The mesh network setup that worked

This involved a cheap Gigabit internet switch

I used a flat white 15m ethernet cable to get through the house’s main hall from the router to the switch with minimal visual impact.

Superglue instead of clips

Top tip: supergluing flat cable to the skirting/architraves makes it pretty much disappear. Better than having loads of ugly cable clips.

Outside I used a mixture of outside rated cables all cat 5e – foil twisted pairs (for better insulation – and less interference) 10m, 15m, 20m and a 30m

In each room where the wires enter, we’ve used some shielded keystone jacks. They are really easy to connect – here’s a video.

Cable clips

Plus I used a few wall covers for the holes.

Top tip: when threading internet cable in through a cavity wall – push a thin rod through first. Tape it to the wire and use it as a guide (I used a rod from a kid’s kite). Otherwise, the natural curve of the wire makes it want to disappear into the cavity – which is infuriating.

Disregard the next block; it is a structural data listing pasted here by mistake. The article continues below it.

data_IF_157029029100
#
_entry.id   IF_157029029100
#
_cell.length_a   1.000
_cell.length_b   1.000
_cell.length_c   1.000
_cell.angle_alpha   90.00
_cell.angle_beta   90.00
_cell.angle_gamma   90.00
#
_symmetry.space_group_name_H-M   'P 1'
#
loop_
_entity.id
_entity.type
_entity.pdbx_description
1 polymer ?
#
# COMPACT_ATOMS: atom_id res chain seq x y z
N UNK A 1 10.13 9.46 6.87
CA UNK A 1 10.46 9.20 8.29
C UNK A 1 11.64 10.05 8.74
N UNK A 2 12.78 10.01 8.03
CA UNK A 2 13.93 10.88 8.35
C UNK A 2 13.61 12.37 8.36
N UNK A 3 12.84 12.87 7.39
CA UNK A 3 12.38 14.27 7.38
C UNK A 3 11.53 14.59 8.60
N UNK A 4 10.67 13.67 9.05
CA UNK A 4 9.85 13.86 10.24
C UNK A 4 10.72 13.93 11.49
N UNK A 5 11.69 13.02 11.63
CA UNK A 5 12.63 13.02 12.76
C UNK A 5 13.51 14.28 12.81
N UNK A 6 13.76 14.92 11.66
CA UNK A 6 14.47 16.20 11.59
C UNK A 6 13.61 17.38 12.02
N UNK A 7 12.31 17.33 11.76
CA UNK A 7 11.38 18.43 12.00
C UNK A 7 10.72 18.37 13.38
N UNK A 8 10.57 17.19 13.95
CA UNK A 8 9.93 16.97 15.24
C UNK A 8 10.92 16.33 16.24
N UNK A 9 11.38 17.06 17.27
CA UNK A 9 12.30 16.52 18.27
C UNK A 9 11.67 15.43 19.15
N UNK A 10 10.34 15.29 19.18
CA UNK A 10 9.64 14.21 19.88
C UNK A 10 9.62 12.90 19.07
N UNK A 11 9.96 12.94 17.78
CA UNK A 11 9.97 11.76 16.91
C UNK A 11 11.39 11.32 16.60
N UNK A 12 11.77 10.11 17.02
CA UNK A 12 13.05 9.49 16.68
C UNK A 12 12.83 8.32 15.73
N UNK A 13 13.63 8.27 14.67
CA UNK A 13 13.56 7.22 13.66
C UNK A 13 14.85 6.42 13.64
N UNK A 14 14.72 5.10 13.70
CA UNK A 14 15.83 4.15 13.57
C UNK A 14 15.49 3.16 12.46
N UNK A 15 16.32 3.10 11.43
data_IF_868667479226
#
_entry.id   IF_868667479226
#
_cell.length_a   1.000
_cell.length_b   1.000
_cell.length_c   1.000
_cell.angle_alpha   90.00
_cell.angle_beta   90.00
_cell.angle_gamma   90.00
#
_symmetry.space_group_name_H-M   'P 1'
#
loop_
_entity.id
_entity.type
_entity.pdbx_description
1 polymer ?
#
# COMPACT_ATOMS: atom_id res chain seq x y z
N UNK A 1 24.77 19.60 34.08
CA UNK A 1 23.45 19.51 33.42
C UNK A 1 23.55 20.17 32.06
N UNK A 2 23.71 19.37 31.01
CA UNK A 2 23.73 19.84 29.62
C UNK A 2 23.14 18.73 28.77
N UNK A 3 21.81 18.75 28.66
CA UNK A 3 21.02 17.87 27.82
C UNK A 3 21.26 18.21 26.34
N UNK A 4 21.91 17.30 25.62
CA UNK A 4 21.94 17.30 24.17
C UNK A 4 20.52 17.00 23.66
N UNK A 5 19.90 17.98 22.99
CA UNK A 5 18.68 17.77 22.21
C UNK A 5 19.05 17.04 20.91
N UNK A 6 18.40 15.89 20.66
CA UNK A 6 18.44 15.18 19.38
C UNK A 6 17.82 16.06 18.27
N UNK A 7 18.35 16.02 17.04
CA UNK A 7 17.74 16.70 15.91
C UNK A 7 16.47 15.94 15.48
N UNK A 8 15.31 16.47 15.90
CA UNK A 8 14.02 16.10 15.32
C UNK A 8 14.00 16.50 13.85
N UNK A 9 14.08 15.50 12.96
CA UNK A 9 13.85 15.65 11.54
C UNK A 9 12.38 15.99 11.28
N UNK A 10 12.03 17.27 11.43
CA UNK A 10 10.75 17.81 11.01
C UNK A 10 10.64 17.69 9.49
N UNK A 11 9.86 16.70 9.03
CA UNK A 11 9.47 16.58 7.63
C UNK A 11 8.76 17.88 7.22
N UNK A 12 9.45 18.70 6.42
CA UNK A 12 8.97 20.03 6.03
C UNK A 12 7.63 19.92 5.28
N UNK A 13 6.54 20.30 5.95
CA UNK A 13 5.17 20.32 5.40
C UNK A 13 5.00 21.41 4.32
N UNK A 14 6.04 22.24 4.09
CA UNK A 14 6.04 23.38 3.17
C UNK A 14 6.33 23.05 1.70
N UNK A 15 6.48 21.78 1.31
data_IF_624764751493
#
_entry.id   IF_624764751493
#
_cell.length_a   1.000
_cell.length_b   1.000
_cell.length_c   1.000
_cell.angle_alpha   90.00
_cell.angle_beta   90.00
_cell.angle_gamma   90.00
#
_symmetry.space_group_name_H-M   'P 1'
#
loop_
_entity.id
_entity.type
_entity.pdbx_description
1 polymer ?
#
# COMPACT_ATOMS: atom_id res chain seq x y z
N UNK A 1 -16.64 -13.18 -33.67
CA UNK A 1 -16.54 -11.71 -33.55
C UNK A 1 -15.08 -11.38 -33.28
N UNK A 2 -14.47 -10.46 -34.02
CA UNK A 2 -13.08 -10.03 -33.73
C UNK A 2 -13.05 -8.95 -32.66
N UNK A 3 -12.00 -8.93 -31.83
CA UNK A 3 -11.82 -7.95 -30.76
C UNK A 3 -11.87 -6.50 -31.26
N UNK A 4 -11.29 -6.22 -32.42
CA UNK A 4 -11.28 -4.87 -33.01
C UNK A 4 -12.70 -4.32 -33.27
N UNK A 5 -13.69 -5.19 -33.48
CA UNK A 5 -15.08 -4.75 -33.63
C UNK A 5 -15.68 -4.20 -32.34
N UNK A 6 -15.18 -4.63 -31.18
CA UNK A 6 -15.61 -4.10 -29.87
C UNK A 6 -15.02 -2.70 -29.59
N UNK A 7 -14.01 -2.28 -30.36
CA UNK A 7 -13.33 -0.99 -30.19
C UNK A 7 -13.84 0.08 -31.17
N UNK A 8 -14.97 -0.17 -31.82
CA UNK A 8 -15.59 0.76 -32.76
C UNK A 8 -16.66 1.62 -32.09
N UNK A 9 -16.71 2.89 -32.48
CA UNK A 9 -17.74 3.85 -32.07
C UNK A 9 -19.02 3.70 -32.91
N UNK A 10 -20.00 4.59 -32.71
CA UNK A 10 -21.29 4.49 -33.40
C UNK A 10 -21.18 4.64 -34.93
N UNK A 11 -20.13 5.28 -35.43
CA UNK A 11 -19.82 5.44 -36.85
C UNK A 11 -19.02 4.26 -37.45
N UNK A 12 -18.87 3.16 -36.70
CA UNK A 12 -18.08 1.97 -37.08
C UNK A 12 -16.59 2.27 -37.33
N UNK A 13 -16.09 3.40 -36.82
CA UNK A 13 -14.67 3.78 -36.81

The Sky Q mesh network setup result

Wired internet at the 500Mps we pay for, to 3 rooms in the house (the two Sky boxes, plus my office). All for less than £120. The setup can cope with up to 1-gig speed, so allows for future upgrades

Sky fibre broadband Sky Q and a wifi mesh system - the result

The Sky Q boxes happily connect via the wired connection. They don’t create interference to the mesh system, and downloading programs and films on Sky is much quicker.

We’ve turned off the Sky 5Ghz wifi network and the Amplifi mesh uses that to cover the whole house. We now have much-improved wifi coverage everywhere in the house and the garden.

The Sky 2.5Ghz network remains on (on a separate channel to the Amplifi 2.5Ghz network) and is used for all our IoT devices. This means we can separate all IoT stuff from our main network – which is much more secure.

So Sky fibre broadband, Sky Q and a wifi mesh system work together, and we have a system that works well. The Sky Q mesh network setup problem solved.

Some other home tech posts you might like: for example one on Google Home hacks.